Dr. Mark D. Milliron, who is president and CEO of National University and is a member of our Advisory Council, is passionate about how our theory of change can impact adult learners not only in the classroom, but also in the workplace, and in ways that aren’t just financially rewarding. “For today’s adult learners, it’s paramount that we embrace models such as CAEL’s theory of change to encourage institutions — as well as industry and workforce partners. These models challenge us to meet students where they are, support their work on credential pathways, and power their transitions into both economically and personally fulfilling careers.”
This emphasis on impact proved to be the hallmark of the Council’s input. It helped position the theory of change to sustain a productive cycle of assessment and continual improvement. Most importantly, this framework accounts for impact at the experiential level of each of CAEL’s core constituents: individual (adult learner), partner (client and/or member), and system (regional and national networks).
Individual impact occurs when adult learners engage directly with CAEL or CAEL’s partners to develop mindsets and capabilities leading to shared adult learner/worker performance outcomes. It is strengthened and sustained via partner and systems impact. We deliver partner impact through collaboration around developing attitudes, building capabilities, and achieving shared performance outcomes for adult learners. Finally, we impact systems by engaging multiple key stakeholders in national and regional ecosystems to equitably support adult learning and upward mobility in employment.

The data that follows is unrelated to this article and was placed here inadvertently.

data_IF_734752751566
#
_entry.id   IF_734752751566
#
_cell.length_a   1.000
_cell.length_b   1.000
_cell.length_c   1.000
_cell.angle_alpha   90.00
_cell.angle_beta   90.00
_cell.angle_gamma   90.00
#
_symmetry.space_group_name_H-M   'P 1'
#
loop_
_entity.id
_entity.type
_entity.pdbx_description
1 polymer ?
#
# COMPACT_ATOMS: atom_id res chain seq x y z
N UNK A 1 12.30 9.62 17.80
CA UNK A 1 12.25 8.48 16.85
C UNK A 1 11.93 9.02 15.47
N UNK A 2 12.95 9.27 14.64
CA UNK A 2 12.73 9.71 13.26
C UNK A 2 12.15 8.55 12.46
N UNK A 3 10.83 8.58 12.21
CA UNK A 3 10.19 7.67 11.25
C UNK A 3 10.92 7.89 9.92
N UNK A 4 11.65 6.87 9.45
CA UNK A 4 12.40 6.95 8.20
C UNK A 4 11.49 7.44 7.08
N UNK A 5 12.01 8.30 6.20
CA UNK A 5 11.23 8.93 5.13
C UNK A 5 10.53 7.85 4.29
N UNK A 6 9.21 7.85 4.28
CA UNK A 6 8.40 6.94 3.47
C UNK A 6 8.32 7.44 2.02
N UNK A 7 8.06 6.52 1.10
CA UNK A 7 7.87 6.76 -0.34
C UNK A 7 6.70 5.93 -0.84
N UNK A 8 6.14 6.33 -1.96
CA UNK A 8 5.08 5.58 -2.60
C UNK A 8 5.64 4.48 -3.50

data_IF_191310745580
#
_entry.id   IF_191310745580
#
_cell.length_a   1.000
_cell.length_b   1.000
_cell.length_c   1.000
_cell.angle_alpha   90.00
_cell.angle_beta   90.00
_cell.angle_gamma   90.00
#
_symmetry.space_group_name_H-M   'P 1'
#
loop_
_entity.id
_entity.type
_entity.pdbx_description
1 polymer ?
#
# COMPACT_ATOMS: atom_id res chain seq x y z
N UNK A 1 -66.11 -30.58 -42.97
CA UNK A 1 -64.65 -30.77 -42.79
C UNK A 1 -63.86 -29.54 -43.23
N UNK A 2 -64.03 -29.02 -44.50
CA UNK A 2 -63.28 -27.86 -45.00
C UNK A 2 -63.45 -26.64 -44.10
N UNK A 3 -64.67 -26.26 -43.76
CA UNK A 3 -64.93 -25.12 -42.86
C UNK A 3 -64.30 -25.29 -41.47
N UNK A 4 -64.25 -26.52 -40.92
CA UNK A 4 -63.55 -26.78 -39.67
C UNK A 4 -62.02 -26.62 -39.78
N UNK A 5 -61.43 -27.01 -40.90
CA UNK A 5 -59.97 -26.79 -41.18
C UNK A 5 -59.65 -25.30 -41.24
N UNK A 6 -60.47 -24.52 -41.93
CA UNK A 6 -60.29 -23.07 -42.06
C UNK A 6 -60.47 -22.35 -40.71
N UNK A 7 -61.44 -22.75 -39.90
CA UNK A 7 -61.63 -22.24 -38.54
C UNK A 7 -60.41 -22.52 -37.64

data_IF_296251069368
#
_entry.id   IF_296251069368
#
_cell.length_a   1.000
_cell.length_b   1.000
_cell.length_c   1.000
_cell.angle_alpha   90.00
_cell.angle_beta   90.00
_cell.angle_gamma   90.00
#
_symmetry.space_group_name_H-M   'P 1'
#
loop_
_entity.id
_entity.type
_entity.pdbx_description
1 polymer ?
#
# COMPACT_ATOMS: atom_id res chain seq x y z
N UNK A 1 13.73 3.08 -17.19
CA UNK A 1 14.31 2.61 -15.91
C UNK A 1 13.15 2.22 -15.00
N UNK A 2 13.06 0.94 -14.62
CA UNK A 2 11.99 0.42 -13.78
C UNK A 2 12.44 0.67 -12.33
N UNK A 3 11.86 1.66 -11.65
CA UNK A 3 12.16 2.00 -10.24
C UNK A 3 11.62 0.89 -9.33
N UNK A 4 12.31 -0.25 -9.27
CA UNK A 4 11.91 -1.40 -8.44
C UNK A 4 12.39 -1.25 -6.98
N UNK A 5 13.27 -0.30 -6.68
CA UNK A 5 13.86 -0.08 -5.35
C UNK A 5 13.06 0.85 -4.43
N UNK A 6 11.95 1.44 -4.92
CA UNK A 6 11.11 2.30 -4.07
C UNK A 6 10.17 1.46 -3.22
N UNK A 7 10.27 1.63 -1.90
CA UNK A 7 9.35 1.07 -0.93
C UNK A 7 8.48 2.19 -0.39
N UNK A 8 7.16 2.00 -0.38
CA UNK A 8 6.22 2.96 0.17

All of this is to say that our vision is an enriching education-employment ecosystem in which everyone can keep learning and growing throughout their lives. Flourishing within that ecosystem depends on quality education and employment that meet individual as well as community needs. Our vision necessarily includes a sharp focus on learners who are balancing employment and family responsibilities. They face different challenges and needs than younger students. They may also face inequities based on race, gender, or income.
The CAEL community cares about these adult learners, and the theory of change provides an evidence-based plan for maximizing the collective impact of our community of practice. That impact derives from the diversity of experiences and expertise our members bring. To share yours, I encourage you to remain engaged with us not only through our many events, including our annual conference, but also in “real time” via our membership platform, caelCONNECT. There, you can ask questions, share insights, benefit from best practices, and learn about the latest research and other news impacting adult learners. I hope to see you there and at our next event.
Author Perspective: Association